Get a Bigger Tax Refund than Expected the Year You Retired from the Military?Taxes
A Surprise for Many Retired Senior Military Officers
If you’ve heard me speak, you’ve heard me say that your taxes are going to go way up when you retire. And…you retired last year, and your refund was actually bigger than you expected. What gives? Am I really that far off base? No, this is the result of a unique quirk in the way Social Security taxes are withheld.
Military and Civilian Employer Withhold Too Much
If you’re a retired Colonel/Captain or higher you probably noticed that your Active-Duty pay went up each December (It really wasn’t a Christmas bonus). Social Security is only withheld on a portion of your base pay (and none at all on your retirement pay). For 2021 that amount was $142,800 (It is $147,000 for 2022). If your total wages were more than $142,800 last year, and you also retired last year you probably had too much Social Security tax withheld. Here is an example…
- You retired mid-year, last year and your total base pay was $72,000
- You were hired shortly after that into a $200,000 a year job and your pay from that job was $100,000
- Your total wages for the year were $172,000
- Both employers withheld Social Security taxes on all your wages for a total of $10,664
- The total withholding should have been $8,854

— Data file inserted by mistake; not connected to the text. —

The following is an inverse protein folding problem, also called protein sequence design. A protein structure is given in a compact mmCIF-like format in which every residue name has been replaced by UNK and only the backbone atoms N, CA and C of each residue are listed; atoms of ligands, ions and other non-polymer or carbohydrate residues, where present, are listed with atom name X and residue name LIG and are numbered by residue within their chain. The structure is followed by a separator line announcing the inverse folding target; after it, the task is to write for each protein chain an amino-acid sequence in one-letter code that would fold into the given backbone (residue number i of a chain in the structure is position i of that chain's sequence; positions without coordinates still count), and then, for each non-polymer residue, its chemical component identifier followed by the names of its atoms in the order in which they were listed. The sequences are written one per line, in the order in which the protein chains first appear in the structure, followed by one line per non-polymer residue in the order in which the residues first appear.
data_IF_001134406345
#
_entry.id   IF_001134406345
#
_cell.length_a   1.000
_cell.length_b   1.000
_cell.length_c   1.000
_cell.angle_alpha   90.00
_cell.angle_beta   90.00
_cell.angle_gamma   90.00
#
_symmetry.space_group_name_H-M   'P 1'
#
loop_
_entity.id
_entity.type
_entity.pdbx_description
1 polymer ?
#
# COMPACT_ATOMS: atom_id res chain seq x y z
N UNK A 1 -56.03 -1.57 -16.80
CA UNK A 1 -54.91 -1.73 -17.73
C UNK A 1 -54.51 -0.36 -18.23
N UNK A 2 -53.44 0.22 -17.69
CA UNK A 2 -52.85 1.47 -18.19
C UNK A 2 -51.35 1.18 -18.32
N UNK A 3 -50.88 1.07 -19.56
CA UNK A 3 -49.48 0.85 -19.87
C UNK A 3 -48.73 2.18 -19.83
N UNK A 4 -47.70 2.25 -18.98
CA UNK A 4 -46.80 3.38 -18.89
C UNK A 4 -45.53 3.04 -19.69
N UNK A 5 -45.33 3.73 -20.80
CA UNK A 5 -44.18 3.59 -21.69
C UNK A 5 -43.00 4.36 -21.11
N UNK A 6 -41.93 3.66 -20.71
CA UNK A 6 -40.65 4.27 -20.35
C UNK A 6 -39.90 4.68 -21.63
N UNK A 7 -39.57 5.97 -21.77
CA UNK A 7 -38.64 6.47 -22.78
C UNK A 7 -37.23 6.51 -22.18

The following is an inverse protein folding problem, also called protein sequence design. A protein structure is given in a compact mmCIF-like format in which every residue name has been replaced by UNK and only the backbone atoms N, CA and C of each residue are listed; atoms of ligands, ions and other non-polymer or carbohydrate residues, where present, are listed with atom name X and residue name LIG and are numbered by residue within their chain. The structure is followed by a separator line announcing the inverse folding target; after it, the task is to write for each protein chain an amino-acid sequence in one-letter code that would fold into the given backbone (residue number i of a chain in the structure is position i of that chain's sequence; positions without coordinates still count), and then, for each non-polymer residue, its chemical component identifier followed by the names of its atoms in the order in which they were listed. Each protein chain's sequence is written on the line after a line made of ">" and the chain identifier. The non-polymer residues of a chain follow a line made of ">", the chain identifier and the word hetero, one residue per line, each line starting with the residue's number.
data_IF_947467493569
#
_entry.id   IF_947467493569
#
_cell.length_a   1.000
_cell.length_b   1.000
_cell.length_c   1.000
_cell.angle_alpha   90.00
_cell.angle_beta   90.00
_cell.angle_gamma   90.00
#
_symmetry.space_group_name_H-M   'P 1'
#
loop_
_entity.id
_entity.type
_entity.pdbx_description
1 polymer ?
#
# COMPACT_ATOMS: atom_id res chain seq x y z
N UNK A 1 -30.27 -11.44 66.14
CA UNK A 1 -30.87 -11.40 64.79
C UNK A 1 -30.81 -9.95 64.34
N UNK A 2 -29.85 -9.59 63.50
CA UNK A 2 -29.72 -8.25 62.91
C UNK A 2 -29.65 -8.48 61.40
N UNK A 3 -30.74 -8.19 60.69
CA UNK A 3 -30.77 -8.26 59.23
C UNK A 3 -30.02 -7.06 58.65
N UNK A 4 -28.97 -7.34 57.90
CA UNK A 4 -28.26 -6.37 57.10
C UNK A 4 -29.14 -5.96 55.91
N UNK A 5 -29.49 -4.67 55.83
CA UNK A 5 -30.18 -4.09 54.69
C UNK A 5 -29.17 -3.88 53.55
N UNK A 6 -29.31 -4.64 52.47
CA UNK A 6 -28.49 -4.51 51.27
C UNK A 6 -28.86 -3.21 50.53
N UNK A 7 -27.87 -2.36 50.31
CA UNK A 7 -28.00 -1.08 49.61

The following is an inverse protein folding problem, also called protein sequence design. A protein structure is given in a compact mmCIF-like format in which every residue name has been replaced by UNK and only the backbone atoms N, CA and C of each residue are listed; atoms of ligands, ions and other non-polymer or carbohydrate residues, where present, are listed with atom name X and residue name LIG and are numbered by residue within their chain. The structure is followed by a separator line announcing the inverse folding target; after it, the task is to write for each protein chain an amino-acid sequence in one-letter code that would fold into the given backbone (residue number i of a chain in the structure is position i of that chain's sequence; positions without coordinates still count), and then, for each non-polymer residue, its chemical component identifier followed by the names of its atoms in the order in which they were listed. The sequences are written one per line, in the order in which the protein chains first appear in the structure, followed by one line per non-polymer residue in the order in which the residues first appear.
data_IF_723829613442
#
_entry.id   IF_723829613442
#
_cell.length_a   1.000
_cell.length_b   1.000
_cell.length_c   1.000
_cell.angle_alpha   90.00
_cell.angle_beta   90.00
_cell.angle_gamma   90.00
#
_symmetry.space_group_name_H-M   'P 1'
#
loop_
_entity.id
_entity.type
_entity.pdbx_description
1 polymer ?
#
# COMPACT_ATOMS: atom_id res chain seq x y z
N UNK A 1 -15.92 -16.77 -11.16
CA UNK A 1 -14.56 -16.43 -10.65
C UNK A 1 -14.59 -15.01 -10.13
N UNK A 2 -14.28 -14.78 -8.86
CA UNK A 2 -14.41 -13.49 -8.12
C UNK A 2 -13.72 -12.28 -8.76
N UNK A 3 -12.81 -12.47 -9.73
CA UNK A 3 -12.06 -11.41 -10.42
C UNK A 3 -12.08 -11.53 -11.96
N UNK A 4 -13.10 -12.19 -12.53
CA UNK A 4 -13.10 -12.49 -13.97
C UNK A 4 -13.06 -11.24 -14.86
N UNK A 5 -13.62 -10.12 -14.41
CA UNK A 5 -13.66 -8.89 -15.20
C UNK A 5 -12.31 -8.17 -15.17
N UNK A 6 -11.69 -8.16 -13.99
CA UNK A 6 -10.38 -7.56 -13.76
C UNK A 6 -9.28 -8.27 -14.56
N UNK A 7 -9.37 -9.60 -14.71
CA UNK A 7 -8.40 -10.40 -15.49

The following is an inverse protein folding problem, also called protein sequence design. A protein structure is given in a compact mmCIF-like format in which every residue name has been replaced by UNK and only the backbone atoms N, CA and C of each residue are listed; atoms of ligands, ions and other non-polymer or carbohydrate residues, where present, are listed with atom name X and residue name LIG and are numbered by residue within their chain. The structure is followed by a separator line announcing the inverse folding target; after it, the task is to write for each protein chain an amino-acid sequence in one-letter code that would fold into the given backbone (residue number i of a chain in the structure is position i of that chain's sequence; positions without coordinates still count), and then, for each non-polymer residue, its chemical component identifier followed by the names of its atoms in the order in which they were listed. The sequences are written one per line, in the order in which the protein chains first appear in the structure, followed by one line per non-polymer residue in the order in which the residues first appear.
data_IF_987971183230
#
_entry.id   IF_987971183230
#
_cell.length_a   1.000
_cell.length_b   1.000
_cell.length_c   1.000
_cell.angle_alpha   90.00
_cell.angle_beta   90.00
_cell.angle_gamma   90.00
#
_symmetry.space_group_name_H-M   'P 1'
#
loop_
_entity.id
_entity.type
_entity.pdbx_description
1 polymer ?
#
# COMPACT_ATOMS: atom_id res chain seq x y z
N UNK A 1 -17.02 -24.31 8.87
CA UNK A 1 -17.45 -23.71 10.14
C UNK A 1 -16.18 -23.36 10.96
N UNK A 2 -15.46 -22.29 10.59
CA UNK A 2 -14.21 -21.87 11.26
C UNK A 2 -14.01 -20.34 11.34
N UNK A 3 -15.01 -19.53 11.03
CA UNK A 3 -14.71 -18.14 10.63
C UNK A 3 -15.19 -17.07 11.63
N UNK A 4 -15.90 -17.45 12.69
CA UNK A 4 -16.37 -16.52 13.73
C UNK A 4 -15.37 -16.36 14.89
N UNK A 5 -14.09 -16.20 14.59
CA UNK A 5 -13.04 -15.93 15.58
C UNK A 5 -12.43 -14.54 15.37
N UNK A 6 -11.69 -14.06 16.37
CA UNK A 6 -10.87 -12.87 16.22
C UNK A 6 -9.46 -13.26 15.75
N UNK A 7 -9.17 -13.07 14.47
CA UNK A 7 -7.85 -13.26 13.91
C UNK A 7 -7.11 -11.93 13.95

- You paid $1,810 in excess Social Security taxes and that amount available for paying your income tax due or increasing your refund
Next Year Won’t Be the Same
Assuming you stay in the same civilian job this year, you won’t have the same result. Your employer will stop withholding Social Security taxes when your wages hit the annual limit. And, if you decided I didn’t know what I was talking about when I said your taxes are going way up, you’re in for a nasty surprise.
Watch Out for This One Too
If your spouse is employed and earning wages (or has self-employment income) it is possible that you could exceed $250,000 in wages for the year and become subject to an additional 0.9% Medicare (ObamaCare) surtax. Depending on how the wages are distributed, your employer may not take any additional withholding for this tax that you will owe. Be ready for that. By the way, the tax still applies if you’re the only wage earner. It is just that your employer will start the additional withholding when your wages reach $200,000 (even though you need $250,000 in wages to be subject to the tax if you are married).
Taxes Will Surprise You After Retirement
I'm convinced that taxes are the single biggest financial related surprise for retired Senior Military Officers. You need to really pay attention to your tax situation or get someone to help you....they are your biggest lifetime expense.
If you found this article useful, you might like the following blog posts:
Retired Military Finances 101: How to Estimate Your Future Social Security Benefits
Military Finances 201: Take Social Security Early and Invest It?
Retired Military Finances 101: Taxes